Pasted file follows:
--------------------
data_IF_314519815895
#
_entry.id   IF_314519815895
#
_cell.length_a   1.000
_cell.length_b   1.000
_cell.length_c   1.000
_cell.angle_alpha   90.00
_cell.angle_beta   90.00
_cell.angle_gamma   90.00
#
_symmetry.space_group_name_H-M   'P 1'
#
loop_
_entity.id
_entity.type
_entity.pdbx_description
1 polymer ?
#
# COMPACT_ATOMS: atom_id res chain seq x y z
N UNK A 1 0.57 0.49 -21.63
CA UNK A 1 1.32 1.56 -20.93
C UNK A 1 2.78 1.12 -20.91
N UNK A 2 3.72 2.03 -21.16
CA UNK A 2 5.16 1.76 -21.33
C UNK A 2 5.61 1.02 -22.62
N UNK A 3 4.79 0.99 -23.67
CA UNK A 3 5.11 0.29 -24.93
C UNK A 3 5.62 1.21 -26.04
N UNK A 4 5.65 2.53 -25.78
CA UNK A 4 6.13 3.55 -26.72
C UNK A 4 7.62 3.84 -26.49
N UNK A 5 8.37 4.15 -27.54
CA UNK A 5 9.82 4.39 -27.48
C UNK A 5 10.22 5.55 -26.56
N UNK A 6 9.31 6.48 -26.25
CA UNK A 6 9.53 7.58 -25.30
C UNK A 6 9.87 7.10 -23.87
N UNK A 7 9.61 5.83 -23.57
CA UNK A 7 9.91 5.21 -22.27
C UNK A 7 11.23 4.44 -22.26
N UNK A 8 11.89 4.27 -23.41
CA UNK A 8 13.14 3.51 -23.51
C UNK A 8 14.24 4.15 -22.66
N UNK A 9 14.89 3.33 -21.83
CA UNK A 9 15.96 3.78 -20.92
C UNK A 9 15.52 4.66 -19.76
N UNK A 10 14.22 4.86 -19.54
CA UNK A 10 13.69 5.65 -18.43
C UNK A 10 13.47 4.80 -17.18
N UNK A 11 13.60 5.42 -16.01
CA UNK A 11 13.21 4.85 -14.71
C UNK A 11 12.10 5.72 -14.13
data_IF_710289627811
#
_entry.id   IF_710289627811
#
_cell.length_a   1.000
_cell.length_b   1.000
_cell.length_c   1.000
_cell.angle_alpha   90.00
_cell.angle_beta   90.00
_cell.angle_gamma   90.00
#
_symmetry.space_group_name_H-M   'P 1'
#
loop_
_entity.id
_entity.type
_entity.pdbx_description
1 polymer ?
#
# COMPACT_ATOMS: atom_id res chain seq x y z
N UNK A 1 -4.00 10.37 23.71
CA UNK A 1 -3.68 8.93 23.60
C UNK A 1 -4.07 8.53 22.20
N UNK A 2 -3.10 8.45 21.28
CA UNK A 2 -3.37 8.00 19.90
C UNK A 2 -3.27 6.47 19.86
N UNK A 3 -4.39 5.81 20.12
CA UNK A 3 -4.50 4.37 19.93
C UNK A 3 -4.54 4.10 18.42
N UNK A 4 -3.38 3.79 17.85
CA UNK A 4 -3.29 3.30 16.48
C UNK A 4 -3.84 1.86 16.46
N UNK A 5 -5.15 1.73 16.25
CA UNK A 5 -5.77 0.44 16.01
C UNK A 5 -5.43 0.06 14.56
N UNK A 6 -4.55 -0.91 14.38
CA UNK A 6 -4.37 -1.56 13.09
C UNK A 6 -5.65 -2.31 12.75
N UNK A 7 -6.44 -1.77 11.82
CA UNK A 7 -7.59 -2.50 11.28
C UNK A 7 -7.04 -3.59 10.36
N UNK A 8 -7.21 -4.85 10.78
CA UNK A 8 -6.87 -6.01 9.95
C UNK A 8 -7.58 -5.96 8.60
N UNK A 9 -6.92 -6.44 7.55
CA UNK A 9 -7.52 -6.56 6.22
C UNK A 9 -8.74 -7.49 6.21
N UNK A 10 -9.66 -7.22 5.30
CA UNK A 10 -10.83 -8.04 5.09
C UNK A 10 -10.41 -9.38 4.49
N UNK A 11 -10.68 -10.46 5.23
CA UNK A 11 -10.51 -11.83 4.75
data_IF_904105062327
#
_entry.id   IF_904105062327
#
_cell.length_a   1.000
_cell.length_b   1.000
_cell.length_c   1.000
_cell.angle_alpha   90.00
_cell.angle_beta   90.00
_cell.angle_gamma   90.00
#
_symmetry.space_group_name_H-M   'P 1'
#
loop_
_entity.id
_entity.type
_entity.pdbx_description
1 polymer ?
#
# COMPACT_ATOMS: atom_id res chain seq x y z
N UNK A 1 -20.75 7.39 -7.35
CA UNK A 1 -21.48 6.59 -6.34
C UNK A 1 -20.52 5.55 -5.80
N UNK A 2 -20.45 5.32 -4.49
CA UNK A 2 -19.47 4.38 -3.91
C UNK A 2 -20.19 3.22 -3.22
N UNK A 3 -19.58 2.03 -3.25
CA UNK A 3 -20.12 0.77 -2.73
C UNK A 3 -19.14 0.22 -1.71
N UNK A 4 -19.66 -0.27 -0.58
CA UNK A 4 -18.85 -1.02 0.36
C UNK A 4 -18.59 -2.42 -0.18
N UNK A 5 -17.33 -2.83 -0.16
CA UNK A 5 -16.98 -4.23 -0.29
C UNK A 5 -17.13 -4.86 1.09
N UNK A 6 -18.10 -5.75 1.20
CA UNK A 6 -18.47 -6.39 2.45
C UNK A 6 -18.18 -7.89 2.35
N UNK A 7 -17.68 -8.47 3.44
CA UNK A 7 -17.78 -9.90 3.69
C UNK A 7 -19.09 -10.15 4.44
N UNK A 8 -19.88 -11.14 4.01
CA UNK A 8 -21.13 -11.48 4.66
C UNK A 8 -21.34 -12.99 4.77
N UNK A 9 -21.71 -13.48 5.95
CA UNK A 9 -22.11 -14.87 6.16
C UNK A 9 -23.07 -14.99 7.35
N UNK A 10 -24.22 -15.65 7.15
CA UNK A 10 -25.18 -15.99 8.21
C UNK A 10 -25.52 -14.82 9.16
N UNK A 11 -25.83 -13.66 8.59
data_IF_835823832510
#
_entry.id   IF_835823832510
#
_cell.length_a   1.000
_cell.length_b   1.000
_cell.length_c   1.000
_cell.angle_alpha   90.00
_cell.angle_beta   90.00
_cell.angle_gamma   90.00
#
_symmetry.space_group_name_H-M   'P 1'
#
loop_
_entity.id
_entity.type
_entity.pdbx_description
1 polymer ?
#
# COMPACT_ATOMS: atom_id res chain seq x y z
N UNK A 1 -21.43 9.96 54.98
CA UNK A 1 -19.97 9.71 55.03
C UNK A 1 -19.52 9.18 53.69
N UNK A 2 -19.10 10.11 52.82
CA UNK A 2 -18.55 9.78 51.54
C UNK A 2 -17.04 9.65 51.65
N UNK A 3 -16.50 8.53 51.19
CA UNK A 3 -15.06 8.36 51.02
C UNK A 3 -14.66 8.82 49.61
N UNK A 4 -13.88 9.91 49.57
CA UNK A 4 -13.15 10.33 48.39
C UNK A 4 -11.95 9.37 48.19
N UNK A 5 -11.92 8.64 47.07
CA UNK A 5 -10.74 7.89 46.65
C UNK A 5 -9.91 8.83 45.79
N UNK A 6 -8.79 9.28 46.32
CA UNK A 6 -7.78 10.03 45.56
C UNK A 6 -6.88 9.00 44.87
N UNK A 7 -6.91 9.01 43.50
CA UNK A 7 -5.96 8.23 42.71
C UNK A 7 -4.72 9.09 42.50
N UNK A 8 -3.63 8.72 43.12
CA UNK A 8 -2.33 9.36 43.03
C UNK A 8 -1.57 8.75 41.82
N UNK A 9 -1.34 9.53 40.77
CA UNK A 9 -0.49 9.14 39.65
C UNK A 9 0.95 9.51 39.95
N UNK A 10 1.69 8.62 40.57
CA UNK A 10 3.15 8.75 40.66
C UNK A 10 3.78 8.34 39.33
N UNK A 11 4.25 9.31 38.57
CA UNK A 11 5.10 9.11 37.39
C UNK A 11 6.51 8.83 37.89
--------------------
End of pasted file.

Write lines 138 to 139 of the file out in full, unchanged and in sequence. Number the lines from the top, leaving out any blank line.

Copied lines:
N UNK A 5 -17.33 -2.83 -0.16
CA UNK A 5 -16.98 -4.23 -0.29